The Energy Transition Has A Major Metals Problem

Yves here. We’ve run quite a few posts on the material requirements issues with green energy. Not only are many of them nasty to mine and dispose of, but building any new infrastructure, both immediate renewable energy requirements like EV charging stations and better grids, as well as mines to obtain the needed metals and minerals, have considerable energy costs and involve heavy use of carbon-spewing transportation and construction equipment. This post provides a high-level recap of some of these issues.

By Tsvetana Paraskova, a writer for with over a decade of experience writing for news outlets such as iNVEZZ and SeeNews. Originally published at OilPrice

  • As the global energy transition continues to accelerate, the demand for key battery metals is soaring and demand is struggling to keep up.
  • The inconvenient truth of the energy transition is that the industry at the top of the clean energy supply chain is a very carbon-intensive one.
  • President Biden, recognizing this reality, has added strategic and critical metals to the Defence Production Act of 1950.

The metals mining industry is at a crossroads. Key energy transition metals need trillions of U.S. dollars in investment if the world has any chance of advancing the transition to meet the Paris Agreement targets. At the same time, investors are backing out of carbon-intensive sectors, which metals mining undoubtedly is. Moreover, governments in developed nations with net-zero goals—including the U.S. Administration—want only “sustainable” new domestic mining to extract the minerals critical to support increased transportation electrification and renewable power generation aligned with their net-zero by 2050 targets.  Currently, demand for key battery metals, including lithium, graphite, cobalt, nickel, copper, manganese, and aluminum, is soaring, but supply is struggling to catch up.

Supply comes from mining—a very carbon-intensive industry—but policymakers and investors need to acknowledge that there is one dirty industry at the beginning of the clean energy supply chain. Until other forms of totally clean energy become available—if ever—metals and metal mining will power the energy transition.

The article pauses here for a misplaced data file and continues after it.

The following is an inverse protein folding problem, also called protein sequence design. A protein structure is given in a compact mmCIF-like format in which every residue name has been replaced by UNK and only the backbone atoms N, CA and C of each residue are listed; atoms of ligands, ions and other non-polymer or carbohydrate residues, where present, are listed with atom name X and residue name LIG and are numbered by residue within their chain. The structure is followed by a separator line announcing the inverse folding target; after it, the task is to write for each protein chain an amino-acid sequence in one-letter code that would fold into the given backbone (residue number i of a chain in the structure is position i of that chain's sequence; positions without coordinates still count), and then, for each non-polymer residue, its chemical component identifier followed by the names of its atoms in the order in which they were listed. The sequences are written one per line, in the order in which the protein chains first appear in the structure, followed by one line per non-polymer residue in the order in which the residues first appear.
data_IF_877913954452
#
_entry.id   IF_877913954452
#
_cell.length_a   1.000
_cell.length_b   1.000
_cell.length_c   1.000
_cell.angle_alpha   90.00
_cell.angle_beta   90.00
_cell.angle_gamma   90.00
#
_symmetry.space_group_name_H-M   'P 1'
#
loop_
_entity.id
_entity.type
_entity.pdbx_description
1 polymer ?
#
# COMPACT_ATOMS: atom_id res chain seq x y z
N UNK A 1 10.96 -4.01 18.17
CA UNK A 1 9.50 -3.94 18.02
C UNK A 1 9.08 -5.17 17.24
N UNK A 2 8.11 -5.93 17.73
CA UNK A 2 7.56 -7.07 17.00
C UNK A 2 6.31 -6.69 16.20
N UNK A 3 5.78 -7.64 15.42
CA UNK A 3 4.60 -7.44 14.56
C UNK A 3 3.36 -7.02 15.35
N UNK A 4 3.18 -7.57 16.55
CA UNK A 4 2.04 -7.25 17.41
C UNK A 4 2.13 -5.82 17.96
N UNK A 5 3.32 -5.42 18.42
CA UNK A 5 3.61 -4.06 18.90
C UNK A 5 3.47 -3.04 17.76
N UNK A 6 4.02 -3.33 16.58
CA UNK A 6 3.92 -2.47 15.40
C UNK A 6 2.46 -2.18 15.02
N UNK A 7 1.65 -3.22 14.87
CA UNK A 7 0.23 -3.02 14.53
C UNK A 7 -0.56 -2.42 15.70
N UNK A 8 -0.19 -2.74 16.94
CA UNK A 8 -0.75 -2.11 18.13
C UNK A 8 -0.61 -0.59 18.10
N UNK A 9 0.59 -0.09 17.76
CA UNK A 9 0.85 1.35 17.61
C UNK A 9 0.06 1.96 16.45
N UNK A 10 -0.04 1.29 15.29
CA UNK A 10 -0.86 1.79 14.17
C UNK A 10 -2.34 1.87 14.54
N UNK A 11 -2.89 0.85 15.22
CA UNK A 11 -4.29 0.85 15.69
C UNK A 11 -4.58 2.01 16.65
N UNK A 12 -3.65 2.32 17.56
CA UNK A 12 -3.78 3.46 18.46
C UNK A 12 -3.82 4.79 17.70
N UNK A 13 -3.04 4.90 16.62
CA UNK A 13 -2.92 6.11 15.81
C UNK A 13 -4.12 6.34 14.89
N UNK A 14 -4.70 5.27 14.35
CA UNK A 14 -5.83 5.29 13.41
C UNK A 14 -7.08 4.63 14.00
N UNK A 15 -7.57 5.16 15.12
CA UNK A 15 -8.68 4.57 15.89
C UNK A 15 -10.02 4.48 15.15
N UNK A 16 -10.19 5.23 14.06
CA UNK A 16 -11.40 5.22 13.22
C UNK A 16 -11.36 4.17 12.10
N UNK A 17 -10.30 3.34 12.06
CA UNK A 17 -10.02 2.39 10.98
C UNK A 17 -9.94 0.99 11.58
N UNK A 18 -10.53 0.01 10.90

Here’s where the dilemma for investors lies—they want Paris-aligned portfolios and have been reluctant to support a large carbon emitter like the metal mining industry. Yet, this industry needs support—including from bankers and investors—to raise capital to invest in new supplies of lithium and copper that will power the electric cars of environment-conscious investors.

Analysts, investors, and some of the biggest miners say that the mining business needs to change, as does the dialogue between investors and mining companies, and policymakers and miners, if supply is to catch up with demand and not stall the energy transition because of a lack of key metals.

Business Environment Needs To Encourage Higher Investments

“Obtaining adequate supplies of these vital transition resources will be severely hampered unless the mining business environment becomes more conducive to higher levels of investment,” Graham Kellas, Senior Vice President, Global Fiscal Research, and William Tankard, Principal Analyst, Copper Mine Costs, at Wood Mackenzie say.

“Ultimately, success relies on governments and investors agreeing clear, predictable, stable, progressive terms and then sticking to them,” Kellas and Tankard noted.

This vision could be overly optimistic, considering the lengthy and sometimes unproductive discussions about fiscal regimes between producers of those resources and governments holding the resources, WoodMac’s analysts say.

“But if the world is to have any hope of achieving COP26 goals, some energy transition fantasies must become reality,” they conclude.

U.S. Backs Domestic Battery Metals Mining 

Major developed economies are backing their metal mining industries to counter the Chinese dominance in key energy transition materials. Russia’s war in Ukraine has also led to concerns about a resource crunch in several key metals markets, including nickel and aluminum, considering that Russia is a major global supplier of both.

U.S. President Joe Biden included last month strategic and critical materials necessary for the clean energy transition—such as lithium, nickel, cobalt, graphite, and manganese for large-capacity batteries—in the Defense Production Act of 1950.

“The United States shall, to the extent consistent with the promotion of the national defense, secure the supply of such materials through environmentally responsible domestic mining and processing; recycling and reuse; and recovery from unconventional and secondary sources, such as mine waste,” President Biden saidin a memo to the Secretary of Defense.